Technical benches for Super League teams are fast turning into dangerous bleeding grounds for confusion, ill behaviour and violence during domestic games.
And the source of trouble is that virtually every Jim and Jack find their ways to the benches, sandwiching coaches.
Clueless supporters, officials and former players with neither management skills nor coaching badges sit on the benches. They, often times, undermine coaches and team doctors by taking over their responsibilities.
They, after coaches have done the half time pep talks, take turns to instruct the players, when if tact, they eventually confuse them.
They go a step further, plunging head long into the medical field.
They, as if merely obeying the Law of Gravity, rush onto the pitch while carrying bottles of water on the pretext of going there to treat injured players.
In reality, they zealously seek to grab attention. Often, these people take advantage of their proximity on the pitch to â€˜coachâ€™ players and worse, still insult referees.
They remonstrate against referees decisions. Just for the sake of it. Fans in the terraces, like children, merely copy and paste from such unbecoming behaviour on the bench. A recipe for violence.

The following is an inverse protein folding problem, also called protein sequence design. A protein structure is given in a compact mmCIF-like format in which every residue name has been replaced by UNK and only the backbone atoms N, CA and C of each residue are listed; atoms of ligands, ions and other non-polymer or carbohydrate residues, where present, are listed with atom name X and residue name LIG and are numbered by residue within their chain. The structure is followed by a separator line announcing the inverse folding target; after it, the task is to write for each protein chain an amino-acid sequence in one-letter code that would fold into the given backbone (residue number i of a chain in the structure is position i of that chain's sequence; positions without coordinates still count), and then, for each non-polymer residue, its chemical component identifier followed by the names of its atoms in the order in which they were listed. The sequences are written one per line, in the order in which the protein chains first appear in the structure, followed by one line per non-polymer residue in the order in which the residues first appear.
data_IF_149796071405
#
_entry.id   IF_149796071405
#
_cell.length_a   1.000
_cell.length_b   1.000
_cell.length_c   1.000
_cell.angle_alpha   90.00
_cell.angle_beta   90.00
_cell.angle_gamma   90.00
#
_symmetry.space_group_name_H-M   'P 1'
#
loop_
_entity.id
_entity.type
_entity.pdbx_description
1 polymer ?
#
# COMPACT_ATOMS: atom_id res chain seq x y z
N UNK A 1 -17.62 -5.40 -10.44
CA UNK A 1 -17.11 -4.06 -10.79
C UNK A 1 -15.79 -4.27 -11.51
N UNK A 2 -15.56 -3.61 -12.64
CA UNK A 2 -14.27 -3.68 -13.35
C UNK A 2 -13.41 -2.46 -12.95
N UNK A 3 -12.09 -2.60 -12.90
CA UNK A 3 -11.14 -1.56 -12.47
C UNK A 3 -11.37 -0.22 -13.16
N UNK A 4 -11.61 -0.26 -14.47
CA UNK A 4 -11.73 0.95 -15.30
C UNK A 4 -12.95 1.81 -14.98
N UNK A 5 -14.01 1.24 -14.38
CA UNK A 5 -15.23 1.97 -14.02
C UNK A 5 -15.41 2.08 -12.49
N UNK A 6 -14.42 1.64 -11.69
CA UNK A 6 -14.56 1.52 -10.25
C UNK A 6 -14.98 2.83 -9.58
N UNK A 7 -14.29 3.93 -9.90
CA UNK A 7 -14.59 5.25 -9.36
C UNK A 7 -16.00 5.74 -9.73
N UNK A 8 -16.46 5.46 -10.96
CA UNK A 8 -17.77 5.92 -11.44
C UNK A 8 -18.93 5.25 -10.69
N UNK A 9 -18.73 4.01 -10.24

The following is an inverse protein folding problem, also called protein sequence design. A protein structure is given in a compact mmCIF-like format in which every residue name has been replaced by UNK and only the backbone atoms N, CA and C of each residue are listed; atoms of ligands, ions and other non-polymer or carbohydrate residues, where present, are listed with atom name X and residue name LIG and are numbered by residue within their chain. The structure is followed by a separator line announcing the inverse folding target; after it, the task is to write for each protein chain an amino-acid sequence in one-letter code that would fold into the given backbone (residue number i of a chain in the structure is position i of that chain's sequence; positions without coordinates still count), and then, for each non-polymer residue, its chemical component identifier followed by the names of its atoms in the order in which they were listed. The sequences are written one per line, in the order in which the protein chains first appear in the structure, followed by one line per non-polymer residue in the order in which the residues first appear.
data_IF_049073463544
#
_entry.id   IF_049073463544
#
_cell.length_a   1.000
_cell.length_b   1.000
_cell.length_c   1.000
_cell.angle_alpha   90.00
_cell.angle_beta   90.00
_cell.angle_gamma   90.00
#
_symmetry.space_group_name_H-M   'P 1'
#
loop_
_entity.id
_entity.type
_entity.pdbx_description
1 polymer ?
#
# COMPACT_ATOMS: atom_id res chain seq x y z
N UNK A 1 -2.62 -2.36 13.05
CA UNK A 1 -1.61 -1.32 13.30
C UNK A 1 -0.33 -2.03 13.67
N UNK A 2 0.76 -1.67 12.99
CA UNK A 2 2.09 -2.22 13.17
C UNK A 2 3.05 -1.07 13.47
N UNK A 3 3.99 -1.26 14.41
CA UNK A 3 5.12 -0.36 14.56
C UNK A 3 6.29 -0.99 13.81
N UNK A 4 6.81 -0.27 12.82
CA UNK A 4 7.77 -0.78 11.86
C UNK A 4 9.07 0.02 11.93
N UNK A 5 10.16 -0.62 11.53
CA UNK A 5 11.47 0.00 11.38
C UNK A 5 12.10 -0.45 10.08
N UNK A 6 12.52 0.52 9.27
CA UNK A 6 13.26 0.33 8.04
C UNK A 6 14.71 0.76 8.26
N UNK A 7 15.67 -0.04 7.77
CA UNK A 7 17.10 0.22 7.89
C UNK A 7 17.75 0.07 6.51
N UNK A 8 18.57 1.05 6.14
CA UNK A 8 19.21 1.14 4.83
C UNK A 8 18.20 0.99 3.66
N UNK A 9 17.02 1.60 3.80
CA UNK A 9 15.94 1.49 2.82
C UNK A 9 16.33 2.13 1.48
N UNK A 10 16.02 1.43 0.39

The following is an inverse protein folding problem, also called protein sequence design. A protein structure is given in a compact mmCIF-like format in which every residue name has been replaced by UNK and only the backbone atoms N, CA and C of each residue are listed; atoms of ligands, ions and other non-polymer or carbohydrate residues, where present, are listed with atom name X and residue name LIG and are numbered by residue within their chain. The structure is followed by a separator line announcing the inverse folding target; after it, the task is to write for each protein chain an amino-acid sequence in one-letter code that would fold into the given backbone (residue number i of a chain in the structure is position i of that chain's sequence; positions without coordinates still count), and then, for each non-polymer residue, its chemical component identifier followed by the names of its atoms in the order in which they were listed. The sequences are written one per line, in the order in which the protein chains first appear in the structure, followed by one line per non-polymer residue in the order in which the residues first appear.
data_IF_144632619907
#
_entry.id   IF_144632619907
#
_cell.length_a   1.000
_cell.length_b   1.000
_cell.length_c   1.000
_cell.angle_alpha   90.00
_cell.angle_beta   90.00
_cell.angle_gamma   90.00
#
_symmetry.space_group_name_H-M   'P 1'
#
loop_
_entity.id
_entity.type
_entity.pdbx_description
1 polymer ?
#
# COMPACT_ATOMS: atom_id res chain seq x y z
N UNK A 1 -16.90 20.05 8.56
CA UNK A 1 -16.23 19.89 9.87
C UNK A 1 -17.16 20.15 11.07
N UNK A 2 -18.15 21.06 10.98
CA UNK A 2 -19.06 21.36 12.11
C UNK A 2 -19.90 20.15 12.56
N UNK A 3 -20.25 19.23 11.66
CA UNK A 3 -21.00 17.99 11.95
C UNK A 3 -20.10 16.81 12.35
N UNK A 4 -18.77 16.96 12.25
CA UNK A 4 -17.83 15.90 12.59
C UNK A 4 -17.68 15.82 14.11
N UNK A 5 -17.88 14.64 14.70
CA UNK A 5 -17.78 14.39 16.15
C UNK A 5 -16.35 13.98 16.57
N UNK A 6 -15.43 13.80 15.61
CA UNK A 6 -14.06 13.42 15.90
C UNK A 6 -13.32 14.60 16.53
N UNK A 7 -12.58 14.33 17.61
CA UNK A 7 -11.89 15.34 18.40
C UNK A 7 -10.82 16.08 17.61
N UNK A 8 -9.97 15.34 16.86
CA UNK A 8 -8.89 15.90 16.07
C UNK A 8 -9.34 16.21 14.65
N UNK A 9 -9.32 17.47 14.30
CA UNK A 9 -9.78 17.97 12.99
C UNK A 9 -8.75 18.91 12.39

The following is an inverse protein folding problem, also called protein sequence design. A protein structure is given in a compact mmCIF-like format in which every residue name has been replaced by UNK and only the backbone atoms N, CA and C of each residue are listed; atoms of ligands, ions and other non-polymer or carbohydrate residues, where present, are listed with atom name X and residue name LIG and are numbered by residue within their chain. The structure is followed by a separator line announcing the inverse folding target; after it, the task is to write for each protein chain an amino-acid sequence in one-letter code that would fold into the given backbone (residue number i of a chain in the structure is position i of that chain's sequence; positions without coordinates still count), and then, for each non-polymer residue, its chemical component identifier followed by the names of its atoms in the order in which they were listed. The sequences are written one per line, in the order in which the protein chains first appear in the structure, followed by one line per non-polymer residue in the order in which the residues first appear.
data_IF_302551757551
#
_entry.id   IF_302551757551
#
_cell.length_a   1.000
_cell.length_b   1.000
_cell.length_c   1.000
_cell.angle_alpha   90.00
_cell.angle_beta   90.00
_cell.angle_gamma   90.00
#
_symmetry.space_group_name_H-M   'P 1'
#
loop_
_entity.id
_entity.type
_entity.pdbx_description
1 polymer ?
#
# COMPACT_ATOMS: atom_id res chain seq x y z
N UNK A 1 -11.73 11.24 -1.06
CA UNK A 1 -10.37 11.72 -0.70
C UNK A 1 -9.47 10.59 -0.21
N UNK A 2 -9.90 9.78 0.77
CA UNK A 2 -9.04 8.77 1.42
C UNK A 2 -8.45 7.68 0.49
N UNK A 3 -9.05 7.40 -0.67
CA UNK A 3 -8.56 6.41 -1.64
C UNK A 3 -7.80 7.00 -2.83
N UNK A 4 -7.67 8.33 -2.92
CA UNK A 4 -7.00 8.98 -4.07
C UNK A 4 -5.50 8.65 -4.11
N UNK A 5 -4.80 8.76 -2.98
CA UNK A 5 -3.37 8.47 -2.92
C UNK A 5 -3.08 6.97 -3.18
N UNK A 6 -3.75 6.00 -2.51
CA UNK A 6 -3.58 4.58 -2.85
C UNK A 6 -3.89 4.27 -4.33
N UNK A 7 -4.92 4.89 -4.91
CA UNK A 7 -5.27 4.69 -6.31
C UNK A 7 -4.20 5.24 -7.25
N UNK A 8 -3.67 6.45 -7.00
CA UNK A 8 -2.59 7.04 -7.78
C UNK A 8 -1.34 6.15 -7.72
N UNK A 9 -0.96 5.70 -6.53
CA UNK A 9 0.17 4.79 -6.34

Some of the causes of violence could be due to an infiltration of wrong people on the technical benches for our clubs during games.
They have no coaching qualifications, management skills, let alone medical background. But they sit on the bench, stand on the touchline to give players funny sign language, probably only discernable in Planet Mars.
In short, most of the people who sit on the technical benches for Super League clubs are serious threats to Malawi football.
Else where, say in England, the likes of Sir Alex Ferguson or Arsene Wenger ensure that their company on the bench is there on merit. Only professionals in their respective fields such as psychology, medicine, goalkeeping, statisticians, coaching and fitness take occupancy of seats there..
Whenever these established teams have people on the bench, their responsibilities are clearly spelt out.
Watch them and you see men at work. No spectators. Every member of the bench minds their business.
Not in Malawi. Standards have been thrown to the dogs.
Yet the substitutesâ€™ bench is an exclusive place for sober minds, calm heads and those who can control their emotions and demons.
It is time for FAM technical director Jack Chamangwana to make true of his promise, made in 2010, that only accredited people find their place on the benches.
All players have identity cards, so why should it be a problem with members of the coaching panels?
And by the way why is it that before high profile matches, some fans find their way onto the pitch to aimlessly take a stroll there and fuel juju allegations?
Come on FAM and Sulom, the pitch is an exclusive place for players and referees.